It also stated that the proper forum to challenge an award could only be the courts of the seat of arbitration, and for this reason only a court of competent jurisdiction in Kuala Lumpur could entertain a challenge to any decision of the arbitral tribunal. A court seated in India would not have such jurisdiction.

What will the consequences be for the procedure in each arbitration?

A unique stalemate has occurred in the arbitration between Videocon and Union of India. Courts in India are bound by the Supreme Court decision to the effect that Kuala Lumpur is the seat of arbitration. Consequently, as noted by the High Court of Delhi, it would be unable to assume jurisdiction in relation to this arbitration. However, the High Court of Malaysia has also held that it has no jurisdiction, on account of the seat being shifted to London following the parties’ agreement. As Videocon has consented to not initiate any challenge before a court in London, nothing can proceed before the English courts. Therefore, unless the Court of Appeal in Malaysia overrules the decision of the High Court of Malaysia there would be very little room for moving forward. In fact, the High Court of Delhi noted:

[B]ut since the highest court in Malaysia had yet to pronounce upon the issue, we leave it at that with prayers on our lips that hopefully the highest Court in Malaysia passes an order which can break the impasse.

The only available remedy for the parties in the matter between Cairn and Union of India is also to approach the courts in Malaysia. It is likely that the Union of India would approach the competent court in Kuala Lumpur under section 44 of the Malaysian Arbitration Act which empowers the High Court to determine the quantum of costs in the event the arbitral tribunal fails to specify it in its award. However, since the tribunal has not been declared as functus officio, it could continue to proceed and ascertain the issue of quantum of costs in terms of its earlier order.

In light of this decision and of the previous history of these two cases, what are the prospects for Indian courts becoming more arbitration-friendly and deferring more regularly to tribunals and to the courts of the relevant seat?

This decision reflects that courts in India are now, more than ever, consciously taking steps to give primacy to an arbitration agreement. Apart from the instant decision, the recent judgment of the Delhi High Court in Mcdonald’s India Pvt Limited v Vikram Bakshi (FAO (OS) 9/2015), rendered on 21 July 2016 is another example of this shift. The appellate bench of the Delhi High Court in Mcdonald’s set aside the order of the single judge which had issued an anti-arbitration injunction on the ground that no arbitration agreement existed between the parties. Setting aside the anti-arbitration injunction on the ground that prima facie an arbitration agreement existed, the Delhi High Court noted that:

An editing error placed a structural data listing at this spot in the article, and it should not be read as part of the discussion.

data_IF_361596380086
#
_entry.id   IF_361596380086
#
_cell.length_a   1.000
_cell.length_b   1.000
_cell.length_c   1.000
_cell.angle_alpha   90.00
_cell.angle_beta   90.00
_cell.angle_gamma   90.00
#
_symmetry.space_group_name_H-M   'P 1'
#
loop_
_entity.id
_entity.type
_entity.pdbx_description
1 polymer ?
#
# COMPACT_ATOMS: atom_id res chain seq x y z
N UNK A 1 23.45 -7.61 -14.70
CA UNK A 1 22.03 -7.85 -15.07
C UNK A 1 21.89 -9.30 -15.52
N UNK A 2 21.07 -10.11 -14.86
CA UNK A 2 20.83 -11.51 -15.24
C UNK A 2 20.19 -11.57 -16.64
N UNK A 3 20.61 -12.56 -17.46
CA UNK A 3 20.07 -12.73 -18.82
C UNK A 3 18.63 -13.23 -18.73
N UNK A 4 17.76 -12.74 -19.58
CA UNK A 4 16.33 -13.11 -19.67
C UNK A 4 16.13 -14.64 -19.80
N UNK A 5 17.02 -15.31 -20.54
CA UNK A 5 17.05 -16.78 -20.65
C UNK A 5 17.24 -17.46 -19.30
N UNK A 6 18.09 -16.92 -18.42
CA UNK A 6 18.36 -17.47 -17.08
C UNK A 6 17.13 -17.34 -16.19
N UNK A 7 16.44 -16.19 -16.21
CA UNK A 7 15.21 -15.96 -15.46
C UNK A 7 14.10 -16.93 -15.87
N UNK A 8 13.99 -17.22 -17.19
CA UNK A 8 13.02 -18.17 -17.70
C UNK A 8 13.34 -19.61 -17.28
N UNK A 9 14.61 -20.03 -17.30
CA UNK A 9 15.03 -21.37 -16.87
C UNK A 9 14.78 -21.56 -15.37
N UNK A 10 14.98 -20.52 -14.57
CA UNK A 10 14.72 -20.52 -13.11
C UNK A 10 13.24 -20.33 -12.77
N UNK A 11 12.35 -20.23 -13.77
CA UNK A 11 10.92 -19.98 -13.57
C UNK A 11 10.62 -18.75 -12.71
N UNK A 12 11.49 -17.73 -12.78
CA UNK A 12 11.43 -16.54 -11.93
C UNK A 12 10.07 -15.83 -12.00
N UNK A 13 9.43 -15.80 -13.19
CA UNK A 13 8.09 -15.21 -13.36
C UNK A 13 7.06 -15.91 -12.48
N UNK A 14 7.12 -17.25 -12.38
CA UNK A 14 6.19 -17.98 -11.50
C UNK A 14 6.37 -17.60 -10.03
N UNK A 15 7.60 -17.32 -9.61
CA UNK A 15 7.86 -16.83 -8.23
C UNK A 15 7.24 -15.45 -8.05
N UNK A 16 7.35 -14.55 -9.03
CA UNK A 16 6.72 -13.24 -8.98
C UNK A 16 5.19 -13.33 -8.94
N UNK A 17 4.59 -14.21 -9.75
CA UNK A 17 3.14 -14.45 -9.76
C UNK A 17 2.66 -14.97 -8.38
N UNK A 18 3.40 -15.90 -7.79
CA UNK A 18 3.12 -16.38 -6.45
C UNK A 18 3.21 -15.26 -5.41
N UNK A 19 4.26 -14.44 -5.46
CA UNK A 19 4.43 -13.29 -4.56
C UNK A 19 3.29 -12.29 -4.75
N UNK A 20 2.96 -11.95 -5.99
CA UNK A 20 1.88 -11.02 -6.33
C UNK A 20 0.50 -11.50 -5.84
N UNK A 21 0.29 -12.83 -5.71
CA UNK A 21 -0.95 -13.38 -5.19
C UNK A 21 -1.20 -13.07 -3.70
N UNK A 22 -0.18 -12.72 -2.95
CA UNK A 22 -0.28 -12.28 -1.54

[C]ourts need to remind themselves that the trend is to minimise interference with arbitration process as that is the forum of choice.

The decision in Mcdonald’s lends support to the proposition that the judiciary in India is indeed making positive strides towards respecting the agreement to arbitrate.

What other lessons can be drawn from this decision?

This decision, however, brings out that even though an agreement to arbitrate would eventually be given effect, parties must be cautious against using complicated clauses in their arbitration agreements, so as not to expend precious time in long-drawn litigation. As costs are typically not awarded by Indian courts, a party averse to proceeding with arbitration can entangle the counter party in the web of an Indian court litigation, with minimalistic cost consequences.

Nakul Dewan is a barrister practicing out of Singapore, Delhi and London. He accepts appointments both as counsel for international arbitration and international litigation and as an arbitrator. He has a broad base of expertise in the fields of international arbitration, banking and finance, international commercial law, mining, energy and natural resources. He has been appointed as arbitrator by the SIAC and has extensive experience as counsel in ICC, LCIA, SIAC, UNCITRAL and ad hoc proceedings.

Interviewed by Jane Crinnion. The views expressed by our Legal Analysis interviewees are not necessarily those of the proprietor.




Olympic standards of arbitration

37448720_xlFrom the Euros to the Rio Olympics, the summer of 2016 will see athletes from across the world participate in a number of high profile sporting events.  Paul J Greene, founding partner of Global Sports Advocates LLC, and Dr Ian Blackshaw, international sports lawyers, examine the Court of Arbitration for Sport’s (CAS) responsibilities around international sporting events.

What is the primary function of the CAS?

Dr Ian Blackshaw (IB): The CAS, also known by its French acronym of TAS (Tribunal Arbitral du Sport), was established in 1983 and began operations on 30 June 1984.

Its main role is to settle sports-related disputes through arbitration and mediation. In other words, extra-judicially—that is, outside the ordinary courts’ system. Its founders intended the CAS to become ‘the supreme court of world sport’ and, during its 32 years of existence, it is becoming recognised as such, both within and outside the international sporting world, having built up a discrete and uniform body of ‘sports law’, which can be applied internationally.